I believe I mentioned this in a blog years ago, but it just came up again.
Bernie used to travel quite a bit before his stroke, and for a long time the only dog who was allowed on the bed was our pit bull, Bubale. Allowed isn’t quite the correct word, she simply outlasted us in perverse will and determination. You could order her off hundreds of times, and she’d jump back up hundreds of times plus one. She’d camp out by our legs, occupying as much space as possible.
Our other dog, Stanley, after years of living here, finally also jumped on our bed and, as soon as I said anything, jumped off. He was no Bubale. But whenever Bernie was gone, I’d find Stanley on the bed, too, as though he was now the man of the house.
Not just that. I’d find him not at my feet, alongside Bubale, but stretched from head to toe exactly where Bernie always lay, his head on Bernie’s pillow.
And not just that. Bernie’s habit was to move the pillow from its regular horizontal position 90 degrees and make it vertical, so that in addition to his head being on it, his left arm would be on the pillow as well. Whenever he was gone and I’d wake up in the morning to find Stanley in his place, the pillow would be in a vertical position, too.
During the day the pillow would be like mine, horizontal, like normal pillows on normal beds. When Bernie or Stanley slept there, I’d find the pillow vertical in the morning. The very first time I saw that I did a double-take, then looked eerily around. Maybe it’s a coincidence, I thought, something that happened accidentally when the dog circled and circled till he found a comfortable spot and posture, but this happened day after day.
I’m not sure why this memory comes up now. Maybe becauseI talked to a friend of mine about thin places, where past and present seem to come together.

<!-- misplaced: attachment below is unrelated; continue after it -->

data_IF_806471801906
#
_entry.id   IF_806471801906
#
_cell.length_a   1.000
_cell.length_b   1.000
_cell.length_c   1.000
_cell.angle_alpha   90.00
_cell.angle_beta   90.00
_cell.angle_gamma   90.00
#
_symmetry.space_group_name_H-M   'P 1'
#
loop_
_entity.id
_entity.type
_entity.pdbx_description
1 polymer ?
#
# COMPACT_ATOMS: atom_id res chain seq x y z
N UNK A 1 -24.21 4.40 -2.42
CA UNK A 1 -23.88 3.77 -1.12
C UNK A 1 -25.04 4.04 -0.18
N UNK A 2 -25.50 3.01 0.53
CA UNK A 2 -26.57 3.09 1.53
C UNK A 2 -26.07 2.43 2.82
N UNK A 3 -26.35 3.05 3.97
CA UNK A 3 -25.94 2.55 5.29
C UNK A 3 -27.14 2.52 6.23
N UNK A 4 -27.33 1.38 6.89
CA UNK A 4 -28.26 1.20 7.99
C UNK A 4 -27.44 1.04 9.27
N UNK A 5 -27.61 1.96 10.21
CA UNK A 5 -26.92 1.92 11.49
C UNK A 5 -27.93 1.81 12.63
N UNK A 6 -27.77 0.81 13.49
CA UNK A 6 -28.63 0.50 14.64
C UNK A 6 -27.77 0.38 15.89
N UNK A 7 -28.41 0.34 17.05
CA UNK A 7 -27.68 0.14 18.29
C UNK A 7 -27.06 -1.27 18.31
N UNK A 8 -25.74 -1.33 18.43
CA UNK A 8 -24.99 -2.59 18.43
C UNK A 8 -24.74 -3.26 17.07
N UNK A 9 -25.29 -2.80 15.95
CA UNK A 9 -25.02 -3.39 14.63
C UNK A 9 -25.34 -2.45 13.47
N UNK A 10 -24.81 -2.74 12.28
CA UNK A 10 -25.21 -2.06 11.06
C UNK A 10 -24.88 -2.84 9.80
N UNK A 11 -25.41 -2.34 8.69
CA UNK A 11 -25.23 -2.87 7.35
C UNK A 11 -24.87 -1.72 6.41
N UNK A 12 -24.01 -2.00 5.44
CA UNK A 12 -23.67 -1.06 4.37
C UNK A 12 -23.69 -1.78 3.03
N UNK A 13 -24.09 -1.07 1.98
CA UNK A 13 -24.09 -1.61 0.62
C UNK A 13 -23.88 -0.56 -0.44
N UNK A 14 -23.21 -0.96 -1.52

There are national places like that. I still remember vividly going with the Zen Peacemakers to Little Bighorn where Lakota, Cheyenne and Arapaho warriors battled the US Cavalry. It’s one of the most gorgeous places in this country. I don’t know what it was about the air that day or the smell of wild sage, only that I felt as if that battle had happened just yesterday, that I could hear cries, war whoops, and the thunder of horses with every inch of my body. We’ve been to various sites in the Black Hills and on reservations, and I never felt anything like what I felt in Little Bighorn in southern Montana.
Similarly when I once visited Chaco Canyon in New Mexico. I was there just one day in 1998 and there was something I absorbed there, a particular vibration or energy, that hasn’t left me.
When I walk the dogs in the woods above the Montague Farm, I always feel called towards a particular small rock perched on a short slope that descends to small pools of water, that themselves go down in waterfalls to the adjoining creek. It’s there many years ago that once, sitting on the rock, I raised my eyes and saw on the other side of the pools what looked like a white wolf in the distance. My brain exerted itself endlessly to remind me that white wolves are way up north, not here, and certainly not here now, in America’s northeast, yet I was convinced that that’s what I was looking at.
I respect these feelings of deeply knowing or sensing something that has nothing to do with logic or fact, an intersection of things across thin places and thin times.
At the same time, I’m more and more aware of how captive I am to my lifestyle, education, the place I live and the people I hang out with. No matter how many articles or books I read about other people’s lives, I still feel as though I’m living in some dome that is far, far removed from the pulse of other lives.
Jimena and Byron will be here shortly, and I will write her a check for three weeks of camp for 9 immigrant children. Thank you all for your generous donations. I think there will be enough money there to send some of those children to camp for an additional 3 weeks in late July; we will look into that situation a little later.
Over coffee, we will talk about their lives and mine. So many differences in our early lives, in our sense of family, of marriage and partnership, our sense of purpose. Even as I keep trying to dig deeper into day-to-day experience to unearth the essence of things and give it expression, I often feel that if I just stopped, shut up, and listened to others—humans and non—for the remainder of my life, these last years would be well spent.